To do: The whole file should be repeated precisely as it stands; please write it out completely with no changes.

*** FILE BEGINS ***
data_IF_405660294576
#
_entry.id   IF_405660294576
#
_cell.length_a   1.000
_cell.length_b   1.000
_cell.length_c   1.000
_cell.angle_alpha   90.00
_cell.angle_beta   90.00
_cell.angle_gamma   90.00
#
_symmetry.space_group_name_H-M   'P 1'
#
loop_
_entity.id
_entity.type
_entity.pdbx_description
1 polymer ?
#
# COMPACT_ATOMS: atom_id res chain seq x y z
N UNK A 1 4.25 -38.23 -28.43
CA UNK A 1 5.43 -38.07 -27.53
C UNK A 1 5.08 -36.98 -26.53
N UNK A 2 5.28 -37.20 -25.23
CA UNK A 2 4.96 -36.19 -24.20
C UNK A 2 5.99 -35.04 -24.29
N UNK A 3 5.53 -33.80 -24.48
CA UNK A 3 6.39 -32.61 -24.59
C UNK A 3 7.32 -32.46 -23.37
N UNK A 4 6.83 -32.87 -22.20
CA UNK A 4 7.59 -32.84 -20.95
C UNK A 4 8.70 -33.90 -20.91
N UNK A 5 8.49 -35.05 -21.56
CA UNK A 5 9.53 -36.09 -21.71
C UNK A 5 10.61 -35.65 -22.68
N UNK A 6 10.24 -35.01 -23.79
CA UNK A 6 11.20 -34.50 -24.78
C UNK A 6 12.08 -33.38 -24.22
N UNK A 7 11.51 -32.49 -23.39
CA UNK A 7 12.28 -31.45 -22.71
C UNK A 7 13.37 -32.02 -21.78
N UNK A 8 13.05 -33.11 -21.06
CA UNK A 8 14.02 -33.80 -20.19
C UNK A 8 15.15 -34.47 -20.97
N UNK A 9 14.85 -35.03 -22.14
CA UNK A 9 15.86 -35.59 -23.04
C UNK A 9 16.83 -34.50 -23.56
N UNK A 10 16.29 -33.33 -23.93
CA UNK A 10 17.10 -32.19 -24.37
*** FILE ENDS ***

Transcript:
data_IF_405660294576
#
_entry.id   IF_405660294576
#
_cell.length_a   1.000
_cell.length_b   1.000
_cell.length_c   1.000
_cell.angle_alpha   90.00
_cell.angle_beta   90.00
_cell.angle_gamma   90.00
#
_symmetry.space_group_name_H-M   'P 1'
#
loop_
_entity.id
_entity.type
_entity.pdbx_description
1 polymer ?
#
# COMPACT_ATOMS: atom_id res chain seq x y z
N UNK A 1 4.25 -38.23 -28.43
CA UNK A 1 5.43 -38.07 -27.53
C UNK A 1 5.08 -36.98 -26.53
N UNK A 2 5.28 -37.20 -25.23
CA UNK A 2 4.96 -36.19 -24.20
C UNK A 2 5.99 -35.04 -24.29
N UNK A 3 5.53 -33.80 -24.48
CA UNK A 3 6.39 -32.61 -24.59
C UNK A 3 7.32 -32.46 -23.37
N UNK A 4 6.83 -32.87 -22.20
CA UNK A 4 7.59 -32.84 -20.95
C UNK A 4 8.70 -33.90 -20.91
N UNK A 5 8.49 -35.05 -21.56
CA UNK A 5 9.53 -36.09 -21.71
C UNK A 5 10.61 -35.65 -22.68
N UNK A 6 10.24 -35.01 -23.79
CA UNK A 6 11.20 -34.50 -24.78
C UNK A 6 12.08 -33.38 -24.22
N UNK A 7 11.51 -32.49 -23.39
CA UNK A 7 12.28 -31.45 -22.71
C UNK A 7 13.37 -32.02 -21.78
N UNK A 8 13.05 -33.11 -21.06
CA UNK A 8 14.02 -33.80 -20.19
C UNK A 8 15.15 -34.47 -20.97
N UNK A 9 14.85 -35.03 -22.14
CA UNK A 9 15.86 -35.59 -23.04
C UNK A 9 16.83 -34.50 -23.56
N UNK A 10 16.29 -33.33 -23.93
CA UNK A 10 17.10 -32.19 -24.37